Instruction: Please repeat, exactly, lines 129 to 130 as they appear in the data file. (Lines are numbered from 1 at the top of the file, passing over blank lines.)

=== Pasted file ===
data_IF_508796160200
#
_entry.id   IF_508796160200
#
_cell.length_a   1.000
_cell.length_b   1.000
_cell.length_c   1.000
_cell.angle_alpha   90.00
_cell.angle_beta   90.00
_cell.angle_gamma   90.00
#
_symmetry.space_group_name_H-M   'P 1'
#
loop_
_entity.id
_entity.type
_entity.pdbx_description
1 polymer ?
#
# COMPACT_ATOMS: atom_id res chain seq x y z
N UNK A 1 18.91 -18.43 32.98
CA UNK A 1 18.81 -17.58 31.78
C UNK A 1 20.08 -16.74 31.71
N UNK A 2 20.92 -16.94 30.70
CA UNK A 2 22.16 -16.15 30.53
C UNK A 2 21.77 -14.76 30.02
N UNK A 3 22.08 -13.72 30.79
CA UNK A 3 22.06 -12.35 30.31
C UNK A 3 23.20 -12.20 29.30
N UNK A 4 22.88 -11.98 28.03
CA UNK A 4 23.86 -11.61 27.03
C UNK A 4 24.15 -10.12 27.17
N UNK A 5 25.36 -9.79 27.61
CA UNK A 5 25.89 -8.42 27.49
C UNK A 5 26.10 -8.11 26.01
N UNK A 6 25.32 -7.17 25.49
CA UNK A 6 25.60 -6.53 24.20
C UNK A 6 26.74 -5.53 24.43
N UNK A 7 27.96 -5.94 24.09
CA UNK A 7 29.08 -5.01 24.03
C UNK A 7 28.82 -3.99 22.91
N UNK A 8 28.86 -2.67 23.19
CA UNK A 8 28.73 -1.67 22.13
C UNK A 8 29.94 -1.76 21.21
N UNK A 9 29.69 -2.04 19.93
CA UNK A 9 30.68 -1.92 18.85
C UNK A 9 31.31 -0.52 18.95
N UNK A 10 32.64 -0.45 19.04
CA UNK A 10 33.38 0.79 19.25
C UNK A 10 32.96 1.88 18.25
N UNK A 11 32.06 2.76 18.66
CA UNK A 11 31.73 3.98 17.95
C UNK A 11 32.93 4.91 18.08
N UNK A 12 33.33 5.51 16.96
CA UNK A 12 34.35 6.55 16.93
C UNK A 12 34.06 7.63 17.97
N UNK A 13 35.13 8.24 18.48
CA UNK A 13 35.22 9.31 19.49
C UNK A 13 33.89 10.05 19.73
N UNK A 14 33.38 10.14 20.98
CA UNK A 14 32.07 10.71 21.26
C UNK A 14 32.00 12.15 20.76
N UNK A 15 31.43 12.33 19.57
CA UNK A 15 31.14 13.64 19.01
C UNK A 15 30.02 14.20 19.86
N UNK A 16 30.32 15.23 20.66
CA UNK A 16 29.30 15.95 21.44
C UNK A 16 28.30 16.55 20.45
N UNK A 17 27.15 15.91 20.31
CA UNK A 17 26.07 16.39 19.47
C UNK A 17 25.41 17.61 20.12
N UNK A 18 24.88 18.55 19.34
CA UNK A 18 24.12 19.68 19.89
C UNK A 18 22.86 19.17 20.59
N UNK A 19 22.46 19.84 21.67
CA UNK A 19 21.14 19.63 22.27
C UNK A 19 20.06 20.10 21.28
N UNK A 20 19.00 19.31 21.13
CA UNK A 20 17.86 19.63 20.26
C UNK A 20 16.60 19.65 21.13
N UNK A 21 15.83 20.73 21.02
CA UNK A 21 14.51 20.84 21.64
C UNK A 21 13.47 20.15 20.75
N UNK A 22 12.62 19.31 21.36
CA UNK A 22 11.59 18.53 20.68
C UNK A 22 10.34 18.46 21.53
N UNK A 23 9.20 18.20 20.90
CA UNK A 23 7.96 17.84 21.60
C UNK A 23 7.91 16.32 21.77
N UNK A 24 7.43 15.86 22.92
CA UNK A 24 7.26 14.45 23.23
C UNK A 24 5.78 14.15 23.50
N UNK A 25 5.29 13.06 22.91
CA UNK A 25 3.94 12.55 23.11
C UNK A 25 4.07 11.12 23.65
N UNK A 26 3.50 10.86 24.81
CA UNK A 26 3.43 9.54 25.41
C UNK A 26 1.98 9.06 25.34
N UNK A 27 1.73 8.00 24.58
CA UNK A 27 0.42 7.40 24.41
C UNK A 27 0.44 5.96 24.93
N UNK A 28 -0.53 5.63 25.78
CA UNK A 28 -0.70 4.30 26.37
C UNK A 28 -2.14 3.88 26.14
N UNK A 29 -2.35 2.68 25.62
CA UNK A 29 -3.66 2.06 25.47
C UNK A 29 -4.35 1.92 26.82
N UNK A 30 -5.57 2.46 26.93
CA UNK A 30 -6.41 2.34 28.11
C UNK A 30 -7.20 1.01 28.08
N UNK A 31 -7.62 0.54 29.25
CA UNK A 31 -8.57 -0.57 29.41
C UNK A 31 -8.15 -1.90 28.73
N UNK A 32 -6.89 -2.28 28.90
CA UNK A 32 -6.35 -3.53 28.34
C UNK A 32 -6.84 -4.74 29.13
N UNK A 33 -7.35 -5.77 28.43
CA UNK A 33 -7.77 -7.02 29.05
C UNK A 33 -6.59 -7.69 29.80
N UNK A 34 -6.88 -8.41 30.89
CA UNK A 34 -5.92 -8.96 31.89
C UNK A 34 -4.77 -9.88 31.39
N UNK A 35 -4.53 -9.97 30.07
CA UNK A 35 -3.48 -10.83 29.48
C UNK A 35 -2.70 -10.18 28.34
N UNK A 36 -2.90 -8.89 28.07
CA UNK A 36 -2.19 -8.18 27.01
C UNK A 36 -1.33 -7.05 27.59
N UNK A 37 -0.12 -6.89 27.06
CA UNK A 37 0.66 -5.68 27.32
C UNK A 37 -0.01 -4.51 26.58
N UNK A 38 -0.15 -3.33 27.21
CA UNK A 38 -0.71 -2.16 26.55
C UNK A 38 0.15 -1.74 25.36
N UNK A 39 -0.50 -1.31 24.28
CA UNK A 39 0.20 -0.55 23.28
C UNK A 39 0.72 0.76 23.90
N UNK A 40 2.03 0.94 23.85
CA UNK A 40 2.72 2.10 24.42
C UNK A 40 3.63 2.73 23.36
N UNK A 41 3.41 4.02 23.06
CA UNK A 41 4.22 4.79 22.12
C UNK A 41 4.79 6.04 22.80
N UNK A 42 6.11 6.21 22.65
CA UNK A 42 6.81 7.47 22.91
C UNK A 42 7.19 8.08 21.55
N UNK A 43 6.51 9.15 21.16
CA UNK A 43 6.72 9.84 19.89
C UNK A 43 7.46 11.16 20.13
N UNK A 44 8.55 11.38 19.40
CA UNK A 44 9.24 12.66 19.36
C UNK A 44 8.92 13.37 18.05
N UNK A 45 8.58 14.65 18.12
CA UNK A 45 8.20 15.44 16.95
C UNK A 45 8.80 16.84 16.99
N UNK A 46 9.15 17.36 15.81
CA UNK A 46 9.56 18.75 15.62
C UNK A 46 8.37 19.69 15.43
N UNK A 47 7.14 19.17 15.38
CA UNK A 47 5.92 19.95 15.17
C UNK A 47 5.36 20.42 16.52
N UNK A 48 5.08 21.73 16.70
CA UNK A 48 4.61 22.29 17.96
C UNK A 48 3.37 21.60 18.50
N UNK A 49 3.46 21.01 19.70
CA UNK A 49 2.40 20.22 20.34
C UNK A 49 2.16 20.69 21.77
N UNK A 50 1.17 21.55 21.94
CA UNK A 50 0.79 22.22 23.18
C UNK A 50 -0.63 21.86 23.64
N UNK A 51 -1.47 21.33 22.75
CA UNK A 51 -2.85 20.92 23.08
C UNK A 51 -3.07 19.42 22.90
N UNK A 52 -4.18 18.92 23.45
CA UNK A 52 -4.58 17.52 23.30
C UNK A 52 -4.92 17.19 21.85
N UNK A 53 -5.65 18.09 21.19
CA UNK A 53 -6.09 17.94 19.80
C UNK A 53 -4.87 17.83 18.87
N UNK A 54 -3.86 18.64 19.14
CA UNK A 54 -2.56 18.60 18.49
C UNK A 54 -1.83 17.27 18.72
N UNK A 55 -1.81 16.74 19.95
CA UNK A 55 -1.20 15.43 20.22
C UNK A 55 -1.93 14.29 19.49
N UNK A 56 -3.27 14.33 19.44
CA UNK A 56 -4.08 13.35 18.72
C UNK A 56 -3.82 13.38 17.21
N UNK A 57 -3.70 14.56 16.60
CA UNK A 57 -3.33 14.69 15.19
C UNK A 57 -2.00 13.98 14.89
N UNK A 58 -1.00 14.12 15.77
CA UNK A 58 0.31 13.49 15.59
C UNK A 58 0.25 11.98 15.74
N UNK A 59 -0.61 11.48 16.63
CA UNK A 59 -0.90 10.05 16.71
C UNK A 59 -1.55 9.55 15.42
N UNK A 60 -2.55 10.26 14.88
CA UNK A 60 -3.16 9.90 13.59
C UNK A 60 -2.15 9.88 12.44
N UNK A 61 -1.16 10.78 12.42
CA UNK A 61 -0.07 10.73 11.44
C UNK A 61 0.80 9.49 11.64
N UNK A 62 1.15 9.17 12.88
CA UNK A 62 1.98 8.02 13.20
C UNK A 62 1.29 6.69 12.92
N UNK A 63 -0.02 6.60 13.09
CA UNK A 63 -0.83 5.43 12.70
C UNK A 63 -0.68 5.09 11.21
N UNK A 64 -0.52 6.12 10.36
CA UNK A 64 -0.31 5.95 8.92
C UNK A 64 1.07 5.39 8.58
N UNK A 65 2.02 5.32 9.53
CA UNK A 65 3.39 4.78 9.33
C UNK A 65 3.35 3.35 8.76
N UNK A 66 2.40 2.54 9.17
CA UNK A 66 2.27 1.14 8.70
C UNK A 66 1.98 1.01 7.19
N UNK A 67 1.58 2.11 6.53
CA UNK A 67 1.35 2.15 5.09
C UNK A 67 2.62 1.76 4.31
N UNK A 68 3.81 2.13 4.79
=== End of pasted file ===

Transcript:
N UNK A 37 -0.12 -6.89 27.06
CA UNK A 37 0.66 -5.68 27.32